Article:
James G. Mundie's Cabinet of Curiosities






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Every museum started with one person's desire to gather together examples of objects that interest them, and then to display those to others out of pride or a desire to educate. This urge to collect and organize things is a common one that we see in many people's enthusiasm for baseball cards or rare coins. People of extraordinary means might have focused instead on art or archeological artifacts, while the objects of primary relevance to this discussion came mostly from anatomists and surgeons. All collections bear the mark of the collector, who may have carefully chosen their selections, or obsessively grabbed every example they could find regardless of quality.

It is when the collector decides to show their collections to others that things can get really interesting. Sometimes the collector was attempting to assert their own importance, and the mark of that ego is everywhere. My favorite museums are often those that were built around a particular theme or vision and where the quirky intentions of the original collector remain intact to some degree. If that collection is housed within a magnificent building where the display cases and architecture engage the visitor, all the better. For this reason, the context and environment of the objects displayed interests me, and I try to preserve as much of that as possible in my depictions.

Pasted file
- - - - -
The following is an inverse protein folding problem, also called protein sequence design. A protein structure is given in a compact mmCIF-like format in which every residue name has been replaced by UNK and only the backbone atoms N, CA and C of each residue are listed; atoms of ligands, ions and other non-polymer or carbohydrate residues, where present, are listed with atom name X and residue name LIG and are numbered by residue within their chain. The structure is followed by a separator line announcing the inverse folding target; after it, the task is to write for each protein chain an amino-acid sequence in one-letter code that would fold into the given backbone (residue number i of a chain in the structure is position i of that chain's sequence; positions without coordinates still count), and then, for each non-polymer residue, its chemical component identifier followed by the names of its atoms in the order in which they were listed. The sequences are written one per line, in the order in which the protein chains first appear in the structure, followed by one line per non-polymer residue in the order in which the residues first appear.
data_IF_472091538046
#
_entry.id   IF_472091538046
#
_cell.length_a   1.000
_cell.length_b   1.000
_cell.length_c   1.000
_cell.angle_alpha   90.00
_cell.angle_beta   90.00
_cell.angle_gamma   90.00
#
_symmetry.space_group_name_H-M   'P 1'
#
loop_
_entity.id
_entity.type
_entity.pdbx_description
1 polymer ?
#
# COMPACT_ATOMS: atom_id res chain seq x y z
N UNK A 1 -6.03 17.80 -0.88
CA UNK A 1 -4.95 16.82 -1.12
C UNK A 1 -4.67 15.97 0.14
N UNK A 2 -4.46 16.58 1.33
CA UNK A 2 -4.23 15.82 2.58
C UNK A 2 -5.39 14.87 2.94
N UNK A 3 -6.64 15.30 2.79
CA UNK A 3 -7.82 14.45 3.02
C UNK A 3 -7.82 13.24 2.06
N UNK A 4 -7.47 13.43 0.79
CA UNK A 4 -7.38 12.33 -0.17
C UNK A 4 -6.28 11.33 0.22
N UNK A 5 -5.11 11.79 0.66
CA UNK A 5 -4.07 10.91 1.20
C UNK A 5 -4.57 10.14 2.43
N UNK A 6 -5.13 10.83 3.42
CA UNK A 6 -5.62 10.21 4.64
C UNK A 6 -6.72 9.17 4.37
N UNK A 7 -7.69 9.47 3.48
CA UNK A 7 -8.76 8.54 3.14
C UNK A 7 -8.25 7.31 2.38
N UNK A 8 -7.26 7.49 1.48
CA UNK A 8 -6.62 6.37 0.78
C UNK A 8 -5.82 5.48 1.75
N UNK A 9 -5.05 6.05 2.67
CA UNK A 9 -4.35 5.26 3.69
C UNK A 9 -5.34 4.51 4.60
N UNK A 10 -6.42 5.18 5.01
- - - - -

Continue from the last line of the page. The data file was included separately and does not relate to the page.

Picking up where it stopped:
The first step I take before I decide to bring out my cameras or sketchbook is to walk through the entire collection. As I do so, I am noting those objects which interest me, but also assessing which may make for an interesting drawing or photograph, considering which angles will show them to best advantage, or what appears near them to provide additional context. If I have several hours — or even better, days — it is an opportunity to consider the changing quality of light (if the space has large windows) through the course of the day. Depending on circumstances, I might decide to postpone photographing this or that object until the light shifts, or photograph it now and later for comparison. If I do not have the luxury of that much time, I need to focus on what can be achieved in the time available. After making the initial circuit, I decide which objects I want to draw, and which I want to photograph.